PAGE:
Same Pre-training Loss, Better Downstream: Implicit Bias Matters for Language Models
Proceedings of the 40th International Conference on Machine Learning, PMLR 202:22188-22214, 2023.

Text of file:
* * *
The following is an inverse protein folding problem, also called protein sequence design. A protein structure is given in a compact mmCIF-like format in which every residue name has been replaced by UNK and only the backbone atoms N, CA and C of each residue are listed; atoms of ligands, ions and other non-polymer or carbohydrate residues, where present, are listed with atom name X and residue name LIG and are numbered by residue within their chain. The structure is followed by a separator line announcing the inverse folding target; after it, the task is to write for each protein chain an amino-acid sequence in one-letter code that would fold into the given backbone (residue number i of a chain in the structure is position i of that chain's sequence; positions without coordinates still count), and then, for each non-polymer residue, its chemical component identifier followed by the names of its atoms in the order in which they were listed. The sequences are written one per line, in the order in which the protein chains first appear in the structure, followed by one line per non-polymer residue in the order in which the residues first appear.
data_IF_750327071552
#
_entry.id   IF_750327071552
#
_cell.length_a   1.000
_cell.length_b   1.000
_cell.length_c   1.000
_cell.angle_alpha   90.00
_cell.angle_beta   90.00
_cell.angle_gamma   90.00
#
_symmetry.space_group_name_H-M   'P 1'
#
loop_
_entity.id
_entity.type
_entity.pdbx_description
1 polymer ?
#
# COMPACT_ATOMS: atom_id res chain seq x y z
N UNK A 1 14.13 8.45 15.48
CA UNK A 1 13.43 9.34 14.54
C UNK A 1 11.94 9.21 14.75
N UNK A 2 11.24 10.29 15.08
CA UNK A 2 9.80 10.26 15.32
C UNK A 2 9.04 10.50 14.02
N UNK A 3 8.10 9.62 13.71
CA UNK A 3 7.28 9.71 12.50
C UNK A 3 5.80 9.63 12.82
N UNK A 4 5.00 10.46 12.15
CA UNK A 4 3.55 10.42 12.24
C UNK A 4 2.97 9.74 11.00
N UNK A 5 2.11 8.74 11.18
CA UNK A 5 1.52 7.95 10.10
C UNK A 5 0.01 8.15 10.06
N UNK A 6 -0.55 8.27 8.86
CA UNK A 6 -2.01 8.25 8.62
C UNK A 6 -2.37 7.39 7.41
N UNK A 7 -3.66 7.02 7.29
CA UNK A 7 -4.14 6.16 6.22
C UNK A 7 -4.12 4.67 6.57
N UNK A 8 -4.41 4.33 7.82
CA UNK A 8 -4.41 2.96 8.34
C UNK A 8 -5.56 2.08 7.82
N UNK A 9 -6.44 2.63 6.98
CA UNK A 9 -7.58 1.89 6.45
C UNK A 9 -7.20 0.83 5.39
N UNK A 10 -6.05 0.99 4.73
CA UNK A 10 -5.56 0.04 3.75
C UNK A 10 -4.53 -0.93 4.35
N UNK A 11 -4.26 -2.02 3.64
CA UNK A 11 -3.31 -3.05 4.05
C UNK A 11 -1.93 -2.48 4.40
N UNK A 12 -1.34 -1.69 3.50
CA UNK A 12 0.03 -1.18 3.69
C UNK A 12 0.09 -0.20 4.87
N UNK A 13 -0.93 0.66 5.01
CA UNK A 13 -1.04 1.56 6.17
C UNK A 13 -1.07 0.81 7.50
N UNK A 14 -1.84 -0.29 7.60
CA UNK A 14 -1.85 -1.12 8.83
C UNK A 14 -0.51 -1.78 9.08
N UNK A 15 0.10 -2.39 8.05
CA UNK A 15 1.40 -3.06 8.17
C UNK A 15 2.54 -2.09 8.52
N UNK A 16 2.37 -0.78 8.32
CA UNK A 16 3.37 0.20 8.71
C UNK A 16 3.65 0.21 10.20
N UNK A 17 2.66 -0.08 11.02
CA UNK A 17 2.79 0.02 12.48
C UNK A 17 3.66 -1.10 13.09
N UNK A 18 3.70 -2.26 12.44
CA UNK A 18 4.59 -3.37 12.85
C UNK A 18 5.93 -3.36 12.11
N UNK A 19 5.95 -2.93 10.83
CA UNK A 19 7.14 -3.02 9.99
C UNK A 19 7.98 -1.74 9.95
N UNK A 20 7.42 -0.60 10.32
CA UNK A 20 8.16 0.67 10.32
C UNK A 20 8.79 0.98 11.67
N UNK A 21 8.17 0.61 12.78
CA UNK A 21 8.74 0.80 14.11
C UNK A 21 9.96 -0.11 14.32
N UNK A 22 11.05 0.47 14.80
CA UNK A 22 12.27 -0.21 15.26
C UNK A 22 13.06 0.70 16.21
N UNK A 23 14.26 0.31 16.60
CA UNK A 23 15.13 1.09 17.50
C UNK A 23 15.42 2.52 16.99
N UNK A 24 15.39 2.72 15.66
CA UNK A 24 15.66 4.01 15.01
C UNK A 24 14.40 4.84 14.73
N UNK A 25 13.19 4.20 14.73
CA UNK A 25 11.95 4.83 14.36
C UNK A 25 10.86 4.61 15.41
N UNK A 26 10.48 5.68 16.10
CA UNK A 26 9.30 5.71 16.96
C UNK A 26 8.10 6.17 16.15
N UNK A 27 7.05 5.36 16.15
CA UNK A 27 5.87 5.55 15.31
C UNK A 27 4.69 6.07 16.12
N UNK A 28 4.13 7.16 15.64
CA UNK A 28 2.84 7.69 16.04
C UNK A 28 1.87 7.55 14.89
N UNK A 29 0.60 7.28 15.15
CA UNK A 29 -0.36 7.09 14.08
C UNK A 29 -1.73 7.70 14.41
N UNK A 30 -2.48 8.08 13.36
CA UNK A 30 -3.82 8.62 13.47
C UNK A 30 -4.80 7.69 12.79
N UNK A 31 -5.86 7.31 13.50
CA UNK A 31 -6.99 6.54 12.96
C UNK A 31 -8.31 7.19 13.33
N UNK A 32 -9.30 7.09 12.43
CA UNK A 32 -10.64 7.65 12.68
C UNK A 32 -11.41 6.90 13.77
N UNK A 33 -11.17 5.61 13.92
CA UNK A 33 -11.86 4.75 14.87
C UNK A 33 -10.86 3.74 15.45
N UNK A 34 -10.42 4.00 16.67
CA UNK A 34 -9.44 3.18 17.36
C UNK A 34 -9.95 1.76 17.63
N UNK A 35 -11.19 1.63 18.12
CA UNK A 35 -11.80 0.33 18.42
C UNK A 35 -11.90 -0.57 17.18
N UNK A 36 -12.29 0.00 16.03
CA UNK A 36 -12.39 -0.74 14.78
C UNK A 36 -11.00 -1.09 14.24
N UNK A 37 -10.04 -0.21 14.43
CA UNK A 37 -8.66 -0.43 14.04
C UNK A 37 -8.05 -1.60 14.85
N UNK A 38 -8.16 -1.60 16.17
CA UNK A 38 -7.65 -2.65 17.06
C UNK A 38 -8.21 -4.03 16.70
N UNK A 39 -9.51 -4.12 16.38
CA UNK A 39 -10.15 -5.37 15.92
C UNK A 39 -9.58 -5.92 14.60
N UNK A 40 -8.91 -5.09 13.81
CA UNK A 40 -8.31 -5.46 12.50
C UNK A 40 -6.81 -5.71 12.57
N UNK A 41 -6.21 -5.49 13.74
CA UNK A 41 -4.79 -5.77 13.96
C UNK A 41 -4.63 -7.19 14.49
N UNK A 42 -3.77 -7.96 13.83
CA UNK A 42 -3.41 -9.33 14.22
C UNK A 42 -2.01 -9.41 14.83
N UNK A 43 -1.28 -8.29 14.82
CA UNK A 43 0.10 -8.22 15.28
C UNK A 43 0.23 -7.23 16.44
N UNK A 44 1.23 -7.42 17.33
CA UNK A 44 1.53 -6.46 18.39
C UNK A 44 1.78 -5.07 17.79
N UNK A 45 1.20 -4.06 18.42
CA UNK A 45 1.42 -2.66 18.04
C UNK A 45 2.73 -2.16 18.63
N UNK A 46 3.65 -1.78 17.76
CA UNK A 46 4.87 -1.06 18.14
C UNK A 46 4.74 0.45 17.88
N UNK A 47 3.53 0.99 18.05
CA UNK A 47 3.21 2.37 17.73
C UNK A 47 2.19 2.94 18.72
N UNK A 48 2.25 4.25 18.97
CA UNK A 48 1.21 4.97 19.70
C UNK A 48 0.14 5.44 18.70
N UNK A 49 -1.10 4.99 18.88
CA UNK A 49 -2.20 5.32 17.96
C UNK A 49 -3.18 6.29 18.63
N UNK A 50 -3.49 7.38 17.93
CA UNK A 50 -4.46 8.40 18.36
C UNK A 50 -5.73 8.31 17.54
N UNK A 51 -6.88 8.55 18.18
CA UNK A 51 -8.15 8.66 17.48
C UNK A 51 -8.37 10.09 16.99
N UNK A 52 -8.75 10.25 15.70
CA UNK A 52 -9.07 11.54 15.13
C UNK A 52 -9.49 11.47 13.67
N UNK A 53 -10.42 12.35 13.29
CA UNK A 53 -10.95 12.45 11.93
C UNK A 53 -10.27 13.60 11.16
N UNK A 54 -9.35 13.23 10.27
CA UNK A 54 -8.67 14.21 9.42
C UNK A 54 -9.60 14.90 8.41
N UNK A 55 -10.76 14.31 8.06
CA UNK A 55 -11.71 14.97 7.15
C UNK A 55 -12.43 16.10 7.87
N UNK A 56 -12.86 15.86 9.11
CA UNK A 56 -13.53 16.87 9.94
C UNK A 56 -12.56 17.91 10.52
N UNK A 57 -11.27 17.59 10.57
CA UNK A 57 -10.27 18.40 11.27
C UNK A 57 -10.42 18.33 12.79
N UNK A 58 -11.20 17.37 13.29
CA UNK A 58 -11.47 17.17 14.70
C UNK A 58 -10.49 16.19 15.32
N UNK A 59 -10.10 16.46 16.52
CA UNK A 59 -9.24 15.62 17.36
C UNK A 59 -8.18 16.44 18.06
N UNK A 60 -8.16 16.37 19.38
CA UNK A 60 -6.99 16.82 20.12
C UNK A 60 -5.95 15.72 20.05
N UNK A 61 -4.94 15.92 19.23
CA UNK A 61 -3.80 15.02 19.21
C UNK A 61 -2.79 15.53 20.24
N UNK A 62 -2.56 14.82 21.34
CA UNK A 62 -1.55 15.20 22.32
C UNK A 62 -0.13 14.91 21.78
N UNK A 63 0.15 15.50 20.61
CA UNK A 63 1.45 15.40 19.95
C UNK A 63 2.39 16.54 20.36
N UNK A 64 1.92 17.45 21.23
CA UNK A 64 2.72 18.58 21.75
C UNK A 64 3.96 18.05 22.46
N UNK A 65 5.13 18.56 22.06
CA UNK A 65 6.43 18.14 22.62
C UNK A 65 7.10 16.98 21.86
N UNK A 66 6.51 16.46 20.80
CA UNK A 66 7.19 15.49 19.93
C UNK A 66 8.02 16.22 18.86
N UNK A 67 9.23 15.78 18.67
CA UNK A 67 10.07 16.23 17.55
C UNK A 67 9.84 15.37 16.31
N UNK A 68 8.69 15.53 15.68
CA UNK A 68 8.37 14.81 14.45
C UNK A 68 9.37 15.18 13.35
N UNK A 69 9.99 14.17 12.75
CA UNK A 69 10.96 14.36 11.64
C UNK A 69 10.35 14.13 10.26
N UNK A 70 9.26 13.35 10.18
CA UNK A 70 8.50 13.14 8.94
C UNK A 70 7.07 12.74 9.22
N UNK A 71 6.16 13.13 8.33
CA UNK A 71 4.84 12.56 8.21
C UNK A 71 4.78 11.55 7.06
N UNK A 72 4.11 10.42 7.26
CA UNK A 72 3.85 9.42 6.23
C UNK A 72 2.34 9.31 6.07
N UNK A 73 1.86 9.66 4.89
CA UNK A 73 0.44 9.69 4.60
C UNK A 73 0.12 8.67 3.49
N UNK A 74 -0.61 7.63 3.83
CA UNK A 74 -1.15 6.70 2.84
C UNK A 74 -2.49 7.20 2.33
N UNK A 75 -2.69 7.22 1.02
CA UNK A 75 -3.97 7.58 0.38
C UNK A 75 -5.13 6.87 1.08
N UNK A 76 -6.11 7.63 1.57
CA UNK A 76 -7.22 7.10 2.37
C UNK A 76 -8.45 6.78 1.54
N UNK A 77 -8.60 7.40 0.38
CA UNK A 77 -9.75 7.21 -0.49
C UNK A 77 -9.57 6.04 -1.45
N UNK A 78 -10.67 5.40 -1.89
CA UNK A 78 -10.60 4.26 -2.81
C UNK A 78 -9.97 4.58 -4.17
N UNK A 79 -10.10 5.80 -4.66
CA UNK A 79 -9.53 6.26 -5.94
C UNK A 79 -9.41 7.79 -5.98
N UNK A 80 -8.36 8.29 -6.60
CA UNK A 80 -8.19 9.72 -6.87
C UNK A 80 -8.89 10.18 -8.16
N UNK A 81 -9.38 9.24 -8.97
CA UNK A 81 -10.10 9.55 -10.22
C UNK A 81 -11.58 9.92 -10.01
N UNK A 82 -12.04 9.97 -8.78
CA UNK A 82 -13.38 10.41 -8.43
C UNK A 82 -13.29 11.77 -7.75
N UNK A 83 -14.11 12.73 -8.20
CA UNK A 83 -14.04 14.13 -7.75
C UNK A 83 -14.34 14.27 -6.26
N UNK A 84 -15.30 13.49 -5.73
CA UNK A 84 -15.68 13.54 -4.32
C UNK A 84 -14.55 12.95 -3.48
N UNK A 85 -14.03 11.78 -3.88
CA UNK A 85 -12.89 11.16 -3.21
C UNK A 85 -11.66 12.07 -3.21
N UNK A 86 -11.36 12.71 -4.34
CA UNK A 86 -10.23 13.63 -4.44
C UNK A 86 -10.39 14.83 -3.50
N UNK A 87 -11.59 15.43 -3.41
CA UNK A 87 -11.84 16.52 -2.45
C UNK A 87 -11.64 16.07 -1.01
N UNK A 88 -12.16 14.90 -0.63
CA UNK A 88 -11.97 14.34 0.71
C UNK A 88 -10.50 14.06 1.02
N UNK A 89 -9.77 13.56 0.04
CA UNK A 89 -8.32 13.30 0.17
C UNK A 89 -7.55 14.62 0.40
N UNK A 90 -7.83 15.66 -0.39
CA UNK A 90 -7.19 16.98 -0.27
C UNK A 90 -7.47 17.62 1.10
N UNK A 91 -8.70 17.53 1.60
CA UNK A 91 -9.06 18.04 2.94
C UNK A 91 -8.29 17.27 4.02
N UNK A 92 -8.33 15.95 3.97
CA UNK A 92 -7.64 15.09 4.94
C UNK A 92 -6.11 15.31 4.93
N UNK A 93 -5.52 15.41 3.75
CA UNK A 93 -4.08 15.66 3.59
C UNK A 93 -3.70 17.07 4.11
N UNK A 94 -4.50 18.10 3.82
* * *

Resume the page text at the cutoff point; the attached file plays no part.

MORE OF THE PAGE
Language modeling on large-scale datasets improves performance of various downstream tasks. The validation pre-training loss is often used as the evaluation metric for language models since the pre-training loss tends to be well-correlated with downstream performance (which is itself hard to evaluate comprehensively). Contrary to the conventional wisdom, this paper shows that 1) pre-training loss cannot fully explain downstream performance and 2) flatness of the model is well-correlated with downstream performance where pre-training loss is not. We identify three ways to produce models with the same pre-training loss but different downstream performance: continue pre-training after convergence, increasing the model size, and changing the pre-training algorithms. These experiments demonstrate the existence of implicit bias of pre-training algorithms—among models with the same minimal pre-training loss, they implicitly prefer more transferable ones. Toward understanding this implicit bias, we prove that SGD with standard mini-batch noise implicitly prefers flatter minima of pre-training loss in language models, and empirically observe a strong correlation between flatness (measured by the trace of Hessian) and downstream performance among models with the same pre-training loss. We also prove in a synthetic language setting that among models with the minimal pre-training loss, the flattest model transfers to downstream tasks.